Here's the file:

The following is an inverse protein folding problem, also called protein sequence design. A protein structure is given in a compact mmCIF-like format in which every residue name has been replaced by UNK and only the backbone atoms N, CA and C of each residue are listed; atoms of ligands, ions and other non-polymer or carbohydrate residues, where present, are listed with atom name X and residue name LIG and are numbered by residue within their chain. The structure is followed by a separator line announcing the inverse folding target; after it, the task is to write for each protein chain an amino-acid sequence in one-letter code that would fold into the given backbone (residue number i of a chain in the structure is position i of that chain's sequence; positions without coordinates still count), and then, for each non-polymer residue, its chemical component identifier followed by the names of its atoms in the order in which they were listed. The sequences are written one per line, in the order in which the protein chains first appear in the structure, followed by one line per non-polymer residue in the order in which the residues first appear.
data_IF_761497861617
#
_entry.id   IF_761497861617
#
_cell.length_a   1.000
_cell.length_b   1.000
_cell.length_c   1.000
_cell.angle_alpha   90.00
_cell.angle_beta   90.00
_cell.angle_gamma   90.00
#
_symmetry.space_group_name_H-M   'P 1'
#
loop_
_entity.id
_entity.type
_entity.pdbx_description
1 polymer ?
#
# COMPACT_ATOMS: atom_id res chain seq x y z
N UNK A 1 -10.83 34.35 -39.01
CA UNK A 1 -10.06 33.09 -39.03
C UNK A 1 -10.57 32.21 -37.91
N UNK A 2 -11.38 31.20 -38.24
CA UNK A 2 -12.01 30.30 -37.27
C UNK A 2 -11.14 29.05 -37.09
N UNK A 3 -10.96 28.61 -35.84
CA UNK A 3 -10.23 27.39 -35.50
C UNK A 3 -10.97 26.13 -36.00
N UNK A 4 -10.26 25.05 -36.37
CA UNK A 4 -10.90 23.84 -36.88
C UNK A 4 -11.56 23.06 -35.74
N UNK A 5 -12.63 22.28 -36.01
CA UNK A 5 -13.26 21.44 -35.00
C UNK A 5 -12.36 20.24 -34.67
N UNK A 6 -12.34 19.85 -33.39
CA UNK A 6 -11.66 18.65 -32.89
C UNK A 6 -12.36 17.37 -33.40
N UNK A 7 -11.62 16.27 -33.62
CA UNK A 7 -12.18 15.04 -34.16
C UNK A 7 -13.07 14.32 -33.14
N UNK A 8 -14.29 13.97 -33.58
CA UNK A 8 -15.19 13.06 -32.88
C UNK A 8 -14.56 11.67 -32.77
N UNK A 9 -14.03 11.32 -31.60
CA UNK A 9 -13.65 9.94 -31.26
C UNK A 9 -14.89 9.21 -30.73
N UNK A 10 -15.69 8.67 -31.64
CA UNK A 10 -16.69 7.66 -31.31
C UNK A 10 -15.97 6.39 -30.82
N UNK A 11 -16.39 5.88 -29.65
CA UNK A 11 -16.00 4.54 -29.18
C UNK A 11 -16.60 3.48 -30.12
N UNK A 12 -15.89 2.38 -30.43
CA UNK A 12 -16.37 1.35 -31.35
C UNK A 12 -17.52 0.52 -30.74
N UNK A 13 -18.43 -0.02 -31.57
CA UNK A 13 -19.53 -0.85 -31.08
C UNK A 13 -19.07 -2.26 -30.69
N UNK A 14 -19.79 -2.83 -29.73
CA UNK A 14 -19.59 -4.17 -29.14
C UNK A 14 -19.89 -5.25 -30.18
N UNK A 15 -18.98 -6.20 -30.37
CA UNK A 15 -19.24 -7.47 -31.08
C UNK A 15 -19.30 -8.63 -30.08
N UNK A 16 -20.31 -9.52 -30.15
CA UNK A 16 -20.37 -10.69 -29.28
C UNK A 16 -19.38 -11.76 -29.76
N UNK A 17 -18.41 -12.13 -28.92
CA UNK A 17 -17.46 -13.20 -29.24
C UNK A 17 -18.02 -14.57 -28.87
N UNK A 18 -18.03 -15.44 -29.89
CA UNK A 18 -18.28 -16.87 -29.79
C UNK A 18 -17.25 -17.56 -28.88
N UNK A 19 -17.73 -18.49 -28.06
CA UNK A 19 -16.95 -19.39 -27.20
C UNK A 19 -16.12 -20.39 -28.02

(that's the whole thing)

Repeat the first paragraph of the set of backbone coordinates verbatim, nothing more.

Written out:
The following is an inverse protein folding problem, also called protein sequence design. A protein structure is given in a compact mmCIF-like format in which every residue name has been replaced by UNK and only the backbone atoms N, CA and C of each residue are listed; atoms of ligands, ions and other non-polymer or carbohydrate residues, where present, are listed with atom name X and residue name LIG and are numbered by residue within their chain. The structure is followed by a separator line announcing the inverse folding target; after it, the task is to write for each protein chain an amino-acid sequence in one-letter code that would fold into the given backbone (residue number i of a chain in the structure is position i of that chain's sequence; positions without coordinates still count), and then, for each non-polymer residue, its chemical component identifier followed by the names of its atoms in the order in which they were listed. The sequences are written one per line, in the order in which the protein chains first appear in the structure, followed by one line per non-polymer residue in the order in which the residues first appear.